Lightboard Video Lectures and Tutorials

The COLRS Lightboard Studio is allows faculty to produce micro-lectures for their courses. The Lightboard was invented by Prof. Michael Peshkin at Northwestern University. COLRS designed, and the UIS carpenters constructed, a modified design using clear plexiglass. When the glass is written on using a fluorescent marker, the ink glows and becomes visible. The instructor wears a lapel microphone while a video camera on the other side of the glass records. The camera reverses the frames to make the text readable.

From the instructor’s point of view, they’re writing on a surface analogous to a chalkboard while facing a camera. From the student’s point of view, the instructor is making eye contact while speaking with them while writing in midair.

The primary purpose of the Lightboard Studio is to enable instructors who are comfortable with chalkboard instruction to produce micro-lecture videos with a similar style.

The studio is staffed by student workers and COLRS professionals who can help instructors set up the studio and add any graphics, including the lecture title after the recording.

Effective Practices

  • Write strategically. The Lightboard’s writing surface is a smaller working area compared to a classroom’s chalkboard space. If a complete topic can be covered with one board’s worth of text, minimal editing is required after the recording is done.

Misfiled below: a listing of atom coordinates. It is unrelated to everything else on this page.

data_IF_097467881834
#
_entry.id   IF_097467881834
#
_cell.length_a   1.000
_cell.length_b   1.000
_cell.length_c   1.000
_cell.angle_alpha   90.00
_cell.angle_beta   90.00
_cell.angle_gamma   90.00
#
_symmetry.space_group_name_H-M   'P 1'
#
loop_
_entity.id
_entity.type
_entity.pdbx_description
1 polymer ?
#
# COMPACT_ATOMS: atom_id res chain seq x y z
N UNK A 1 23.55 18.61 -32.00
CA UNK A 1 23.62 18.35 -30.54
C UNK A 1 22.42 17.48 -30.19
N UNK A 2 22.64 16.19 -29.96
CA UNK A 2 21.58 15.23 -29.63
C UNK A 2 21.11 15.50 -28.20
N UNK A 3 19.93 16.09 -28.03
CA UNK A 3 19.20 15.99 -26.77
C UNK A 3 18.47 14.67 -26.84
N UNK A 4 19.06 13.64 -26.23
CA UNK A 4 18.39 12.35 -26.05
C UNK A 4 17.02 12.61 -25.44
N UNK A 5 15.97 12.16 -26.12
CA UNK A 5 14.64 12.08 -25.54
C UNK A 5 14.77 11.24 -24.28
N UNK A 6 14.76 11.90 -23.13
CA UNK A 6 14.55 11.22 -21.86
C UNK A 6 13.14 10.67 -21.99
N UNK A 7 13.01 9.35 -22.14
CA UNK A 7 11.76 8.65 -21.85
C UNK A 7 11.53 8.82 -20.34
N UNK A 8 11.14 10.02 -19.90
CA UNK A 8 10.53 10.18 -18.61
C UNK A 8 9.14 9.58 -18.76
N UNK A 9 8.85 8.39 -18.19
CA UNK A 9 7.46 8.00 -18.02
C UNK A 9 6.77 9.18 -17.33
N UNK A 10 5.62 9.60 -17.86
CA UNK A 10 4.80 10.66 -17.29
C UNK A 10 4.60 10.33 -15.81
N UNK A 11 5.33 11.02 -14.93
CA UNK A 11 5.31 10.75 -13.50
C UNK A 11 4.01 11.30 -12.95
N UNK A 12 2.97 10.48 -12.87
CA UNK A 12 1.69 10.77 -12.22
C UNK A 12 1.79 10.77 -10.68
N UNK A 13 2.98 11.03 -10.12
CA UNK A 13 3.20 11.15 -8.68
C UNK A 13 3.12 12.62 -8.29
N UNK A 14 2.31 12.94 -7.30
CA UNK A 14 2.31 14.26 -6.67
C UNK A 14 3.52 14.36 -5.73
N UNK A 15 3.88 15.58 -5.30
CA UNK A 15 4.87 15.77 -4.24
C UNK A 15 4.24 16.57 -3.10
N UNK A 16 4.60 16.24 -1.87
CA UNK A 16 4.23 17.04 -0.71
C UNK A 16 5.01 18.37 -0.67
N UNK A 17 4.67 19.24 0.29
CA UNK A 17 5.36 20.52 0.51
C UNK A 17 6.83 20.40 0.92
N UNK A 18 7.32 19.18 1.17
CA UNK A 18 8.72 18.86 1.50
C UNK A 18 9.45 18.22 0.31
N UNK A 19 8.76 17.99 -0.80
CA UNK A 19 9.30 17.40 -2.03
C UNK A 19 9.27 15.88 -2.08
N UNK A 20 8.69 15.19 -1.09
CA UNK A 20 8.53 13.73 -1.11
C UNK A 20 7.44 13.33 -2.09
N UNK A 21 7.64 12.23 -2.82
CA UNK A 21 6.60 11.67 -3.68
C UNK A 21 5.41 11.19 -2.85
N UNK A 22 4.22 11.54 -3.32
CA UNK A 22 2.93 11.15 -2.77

• Dress in dark colors. Lightboard text appears most vividly over dark backgrounds, so dressing in dark colors will allow for the most legible video.
  • Do not wear clothing that has writing on it. The video frames are reversed, so text on your clothes will appear backwards — a distraction for your students.
  • Prepare visual aids ahead of time. Visual aids (PowerPoint slides, photographs, or other videos) can be superimposed at varying opacities over the camera video. If your have your visuals prepared ahead of time, we can determine what will and won’t work for the Lightboard.

Resources

If you use this PowerPoint template from the UIUC CITL for screen overlays. COLRS can use green screen (chromakey) software features to make the background appear transparent.